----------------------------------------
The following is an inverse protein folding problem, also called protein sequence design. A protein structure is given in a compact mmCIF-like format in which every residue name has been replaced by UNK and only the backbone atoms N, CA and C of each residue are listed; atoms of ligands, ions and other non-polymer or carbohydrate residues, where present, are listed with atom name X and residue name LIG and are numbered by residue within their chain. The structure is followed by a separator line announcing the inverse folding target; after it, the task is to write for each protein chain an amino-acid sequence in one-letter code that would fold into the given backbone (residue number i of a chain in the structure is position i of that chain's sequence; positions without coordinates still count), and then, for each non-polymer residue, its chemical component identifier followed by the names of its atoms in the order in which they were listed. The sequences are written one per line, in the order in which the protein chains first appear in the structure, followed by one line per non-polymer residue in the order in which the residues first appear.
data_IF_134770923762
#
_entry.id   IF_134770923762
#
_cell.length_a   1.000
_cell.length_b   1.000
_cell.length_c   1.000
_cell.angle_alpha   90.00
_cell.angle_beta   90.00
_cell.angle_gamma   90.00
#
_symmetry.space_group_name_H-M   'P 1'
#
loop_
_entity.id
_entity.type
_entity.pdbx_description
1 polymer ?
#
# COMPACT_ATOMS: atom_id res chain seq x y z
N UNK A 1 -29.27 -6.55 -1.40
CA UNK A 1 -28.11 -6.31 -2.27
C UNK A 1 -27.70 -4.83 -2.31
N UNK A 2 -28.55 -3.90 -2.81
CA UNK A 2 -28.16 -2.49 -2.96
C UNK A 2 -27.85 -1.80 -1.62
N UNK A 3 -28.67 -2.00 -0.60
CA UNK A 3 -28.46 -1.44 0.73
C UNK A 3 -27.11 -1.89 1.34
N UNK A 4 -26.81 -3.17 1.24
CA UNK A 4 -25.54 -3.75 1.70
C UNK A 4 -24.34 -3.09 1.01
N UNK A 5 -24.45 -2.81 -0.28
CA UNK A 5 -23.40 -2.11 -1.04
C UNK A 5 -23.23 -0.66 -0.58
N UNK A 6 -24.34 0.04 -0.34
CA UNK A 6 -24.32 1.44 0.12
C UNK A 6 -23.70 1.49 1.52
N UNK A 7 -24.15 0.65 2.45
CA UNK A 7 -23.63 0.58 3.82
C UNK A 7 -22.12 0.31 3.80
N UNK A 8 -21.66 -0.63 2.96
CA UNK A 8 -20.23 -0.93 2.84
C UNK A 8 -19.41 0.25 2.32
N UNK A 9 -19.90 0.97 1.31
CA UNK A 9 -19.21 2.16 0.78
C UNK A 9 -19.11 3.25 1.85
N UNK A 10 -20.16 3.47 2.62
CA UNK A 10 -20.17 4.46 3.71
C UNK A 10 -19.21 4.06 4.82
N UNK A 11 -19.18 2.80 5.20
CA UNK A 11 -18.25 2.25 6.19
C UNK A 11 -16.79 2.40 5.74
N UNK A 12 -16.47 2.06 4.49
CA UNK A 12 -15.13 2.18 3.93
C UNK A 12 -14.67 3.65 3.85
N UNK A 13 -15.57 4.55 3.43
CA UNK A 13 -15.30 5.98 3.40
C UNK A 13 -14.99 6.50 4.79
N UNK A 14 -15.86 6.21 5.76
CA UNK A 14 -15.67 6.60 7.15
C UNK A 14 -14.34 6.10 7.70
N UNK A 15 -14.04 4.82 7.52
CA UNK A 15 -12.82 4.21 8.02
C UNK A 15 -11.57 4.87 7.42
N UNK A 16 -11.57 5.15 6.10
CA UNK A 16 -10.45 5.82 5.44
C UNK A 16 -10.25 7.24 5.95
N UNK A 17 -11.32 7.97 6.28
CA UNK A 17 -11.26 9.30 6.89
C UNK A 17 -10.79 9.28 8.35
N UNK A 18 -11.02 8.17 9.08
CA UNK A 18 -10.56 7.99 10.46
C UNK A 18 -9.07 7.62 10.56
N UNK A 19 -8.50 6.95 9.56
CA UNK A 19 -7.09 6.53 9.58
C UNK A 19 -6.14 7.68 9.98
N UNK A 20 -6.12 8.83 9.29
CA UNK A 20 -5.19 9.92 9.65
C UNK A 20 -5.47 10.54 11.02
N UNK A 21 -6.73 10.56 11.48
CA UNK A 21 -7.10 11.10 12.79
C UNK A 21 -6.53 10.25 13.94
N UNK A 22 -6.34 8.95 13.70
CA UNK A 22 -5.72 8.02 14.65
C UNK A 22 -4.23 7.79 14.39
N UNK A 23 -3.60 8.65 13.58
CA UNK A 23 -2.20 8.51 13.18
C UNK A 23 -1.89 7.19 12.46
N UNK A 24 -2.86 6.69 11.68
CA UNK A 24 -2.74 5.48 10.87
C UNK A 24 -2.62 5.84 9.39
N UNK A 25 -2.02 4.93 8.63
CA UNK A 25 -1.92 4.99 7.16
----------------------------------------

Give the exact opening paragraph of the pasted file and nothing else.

The following is an inverse protein folding problem, also called protein sequence design. A protein structure is given in a compact mmCIF-like format in which every residue name has been replaced by UNK and only the backbone atoms N, CA and C of each residue are listed; atoms of ligands, ions and other non-polymer or carbohydrate residues, where present, are listed with atom name X and residue name LIG and are numbered by residue within their chain. The structure is followed by a separator line announcing the inverse folding target; after it, the task is to write for each protein chain an amino-acid sequence in one-letter code that would fold into the given backbone (residue number i of a chain in the structure is position i of that chain's sequence; positions without coordinates still count), and then, for each non-polymer residue, its chemical component identifier followed by the names of its atoms in the order in which they were listed. The sequences are written one per line, in the order in which the protein chains first appear in the structure, followed by one line per non-polymer residue in the order in which the residues first appear.